Data were obtained from 144 of 146 (98.6%) allopathic, nonmilitary, orthopaedic surgery residency programs in the United States. Two programs were excluded because of a lack of useable data on their websites and a lack of response to emails sent to the programs to obtain resident and faculty information. A total of 696 female residents (19.2%) were identified from a total of 3,624 orthopaedic residents. In addition, a total of 160 female interns (22.1%) were identified out of a pool of 723 interns total in orthopaedic programs. Fourteen programs (9.6%) had no female women residents, and 54 (37.5%) had no female interns. Programs were divided into top vs. other quartile programs based on the percentage of female residents, and programs were plotted on a box plot (Figs. 1 and 2). The top quartile of programs had a 25% complement of female residents, and no program had more than 40% female residents. When comparing the number of women residents in orthopaedic residencies in the past five years, there was a significant increase in the average number of women residents per program. (4.8 ± 3.85 vs. 3.33 ± 2.67, p < 0.001). Additionally, the threshold for top-quartile programs based on the percentage of women residents increased from 20% to 25% over the five years. The number of programs in 2022 that would have fit into the top quartile in 2017 is 53 compared with the 35 included in 2016 to 2017 (p = 0.03).
There was no significant difference in the mean number of total faculty per program (43.30 [SD 34.49] vs. 33.77 [SD 20.99], p = 0.06). Programs in the top quartile of female faculty had a mean of 6 female faculty members (18.3% of all faculty). Eight programs (5.5%) had no female faculty. Programs in the top quartile of female residents had a significantly greater number of female faculty per program than the lower quartiles (5.76 [SD 4.68] vs. 4.18 [SD 3.80], p = 0.049).
Most programs that had over 18.3% of female faculty were in the top quartile of female residents and female interns. Programs in the top quartile of female residents had 3 times the number of female residents per program when compared to other quartiles (9.06 [SD 4.54] vs 3.57 [SD 2.52], p <0.001) and almost double the number of female interns per program (1.72 [SD 1.42] vs. 0.93 [SD 0.96], < 0.001). In addition, the top quartile contained significantly more programs with dedicated women's sports medicine programs (36.36% vs. 12.40%, p = 0.004). These data and analysis are summarized in Table I.
TABLE I -
Analysis of Top vs. Other Quartile Programs
|No. of programs
|Total no. of interns
|Total no. of female interns
|No. of female interns per program
||1.72 (SD 1.42)
||0.93 (SD 0.96)
|Total no. of residents
|Total no. of female residents
|No. of residents per program
||23.59 (SD 7.92)
||29.9 (SD 14.5)
|No. of female residents per program
||9.06 (SD 4.54)
||3.57 (SD 2.52)
|Range of female residents in programs
|Total no. of faculty
|Total no. of female faculty
|Percentage of female faculty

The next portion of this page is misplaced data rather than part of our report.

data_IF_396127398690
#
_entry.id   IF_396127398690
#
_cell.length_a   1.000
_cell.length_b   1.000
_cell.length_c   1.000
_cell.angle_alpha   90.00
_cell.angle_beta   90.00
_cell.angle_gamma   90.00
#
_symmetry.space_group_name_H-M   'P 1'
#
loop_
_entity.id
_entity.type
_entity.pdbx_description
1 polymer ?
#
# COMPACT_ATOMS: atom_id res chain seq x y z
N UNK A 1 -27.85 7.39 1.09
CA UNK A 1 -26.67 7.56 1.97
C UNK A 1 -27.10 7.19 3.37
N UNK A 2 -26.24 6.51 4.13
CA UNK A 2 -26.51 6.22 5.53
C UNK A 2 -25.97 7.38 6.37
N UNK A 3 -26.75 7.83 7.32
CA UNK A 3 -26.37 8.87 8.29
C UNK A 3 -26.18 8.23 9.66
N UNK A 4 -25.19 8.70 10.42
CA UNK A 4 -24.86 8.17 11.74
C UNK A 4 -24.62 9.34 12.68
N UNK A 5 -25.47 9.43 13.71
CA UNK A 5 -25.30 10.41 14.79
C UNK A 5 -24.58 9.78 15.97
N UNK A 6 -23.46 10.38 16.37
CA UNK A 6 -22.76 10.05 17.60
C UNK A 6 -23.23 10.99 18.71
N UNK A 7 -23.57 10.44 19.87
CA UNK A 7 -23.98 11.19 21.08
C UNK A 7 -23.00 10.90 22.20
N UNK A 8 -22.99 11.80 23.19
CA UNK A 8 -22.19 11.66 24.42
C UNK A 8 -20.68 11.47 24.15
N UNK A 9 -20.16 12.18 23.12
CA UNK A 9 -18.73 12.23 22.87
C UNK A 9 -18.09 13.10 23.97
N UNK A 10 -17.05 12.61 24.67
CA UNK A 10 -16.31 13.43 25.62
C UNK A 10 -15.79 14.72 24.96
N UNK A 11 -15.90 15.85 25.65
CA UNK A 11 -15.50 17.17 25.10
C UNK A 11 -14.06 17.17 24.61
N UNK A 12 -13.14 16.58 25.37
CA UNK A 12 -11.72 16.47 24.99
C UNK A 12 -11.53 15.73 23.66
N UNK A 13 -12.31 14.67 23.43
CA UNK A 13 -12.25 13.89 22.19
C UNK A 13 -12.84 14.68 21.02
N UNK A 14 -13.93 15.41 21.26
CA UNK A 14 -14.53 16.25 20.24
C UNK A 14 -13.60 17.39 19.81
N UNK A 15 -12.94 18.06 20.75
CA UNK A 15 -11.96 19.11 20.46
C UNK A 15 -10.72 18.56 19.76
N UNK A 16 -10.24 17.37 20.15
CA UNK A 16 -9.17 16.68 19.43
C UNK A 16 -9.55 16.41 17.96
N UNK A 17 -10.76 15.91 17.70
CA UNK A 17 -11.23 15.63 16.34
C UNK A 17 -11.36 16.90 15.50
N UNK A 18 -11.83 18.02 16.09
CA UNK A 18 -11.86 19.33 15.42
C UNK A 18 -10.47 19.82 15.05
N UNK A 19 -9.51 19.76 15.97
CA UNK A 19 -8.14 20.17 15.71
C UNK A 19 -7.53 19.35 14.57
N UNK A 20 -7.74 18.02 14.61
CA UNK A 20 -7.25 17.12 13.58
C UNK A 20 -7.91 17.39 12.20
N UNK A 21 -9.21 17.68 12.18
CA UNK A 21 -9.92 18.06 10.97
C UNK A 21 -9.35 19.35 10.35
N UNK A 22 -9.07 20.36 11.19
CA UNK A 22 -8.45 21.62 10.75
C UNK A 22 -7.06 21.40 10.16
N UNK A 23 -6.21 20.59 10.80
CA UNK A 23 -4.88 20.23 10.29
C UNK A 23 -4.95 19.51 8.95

|Female faculty per program
||5.76 (SD 4.68)
||4.18 (SD 3.80)
|Female full professors per program
||0.939 (SD 1.27)
||0.62 (SD 1.02)
|Female associate professors per program
||1.3 (SD 1.81)
||1.07 (SD 1.51)
|No. of female chairpersons
|Female chairpersons per program
||0.05 (SD 0.90)
|Programs with women's sports medicine programs
|No. of female program directors/associate program directors per program
||0.303 (SD 0.529)
||0.279 (SD 0.489)
|No. of female section chiefs per program
||0.515 (SD 0.755)
||0.360 (SD 0.711)
|No. of female physicians in leadership positions per program
||1.48 (SD 1.68)
||0.088 (SD 1.31)
Additional comparisons to the 2018 study data are organized in Table II and demonstrate a significant increase in female faculty per program (4.8 [SD 3.85] vs. 3.33 [SD 2.67], p < 0.001) and female full professors (0.694 [SD 1.09] vs. 0.271 [SD 0.667], p < 0.001). There was a decrease in the number of female associate professors; however, this could be attributed to the promotion of more female faculty to full professor (1.13 [SD 1.58] vs. 1.86 [SD 1.95], p < 0.001). The number of female chairpersons increased from 0 to 6 over the 5-year period. In addition, the number of female residency program directors increased (0.29 [SD 0.50] vs. 0.09 [SD 0.29], p < 0.001). These changes contribute to the overall increase in the number of women in leadership positions per program over the past 5 years (1.01 [SD 1.42] vs 0.35 [SD 0.76], p < 0.001).
Table II -
Analysis of 2017 vs. 2022 Data
|Total female residents
|Female residents per program
||4.8 (SD 3.85)
||3.33 (SD 2.67)
|Total female faculty
|Female faculty per program
||4.54 (SD 4.06)
||2.77 (SD 2.91)
|Female full professors per program
||0.694 (SD 1.09)
||0.274 (SD 0.667)
|Female associate professors per program
||1.13 (SD 1.58)
||1.86 (SD 1.95)
|Female residency program directors and associate directors per program
||0.29 (SD 0.50)
||0.09 (SD 0.29)
|Female physicians in leadership positions per program
||1.01 (SD 1.42)
||0.35 (SD 0.76)
The sex diversity in orthopaedic surgery and its impact on training programs, professional societies, academic programs, and leadership are widely acknowledged6–9. Yet, investigations regarding the distribution of female residents among orthopaedic surgery residencies in the United States are limited. This study found that programs with higher numbers of female faculty is associated with higher numbers of female residents. In the past 5 years, the percentage of female residents in allopathic orthopaedic surgery residency programs has increased from 13.5% to 19.2%. In addition, the distribution of female interns currently stands at 22.1%. Although promising, the work and initiatives to recruit more female physicians into orthopaedic surgery must continue. We found that 37% of programs (54/146) had no female interns and 9.6% (14/146) of programs had zero female residents during the 2021 to 2022 academic year. Eight programs (5.5%) had no female faculty.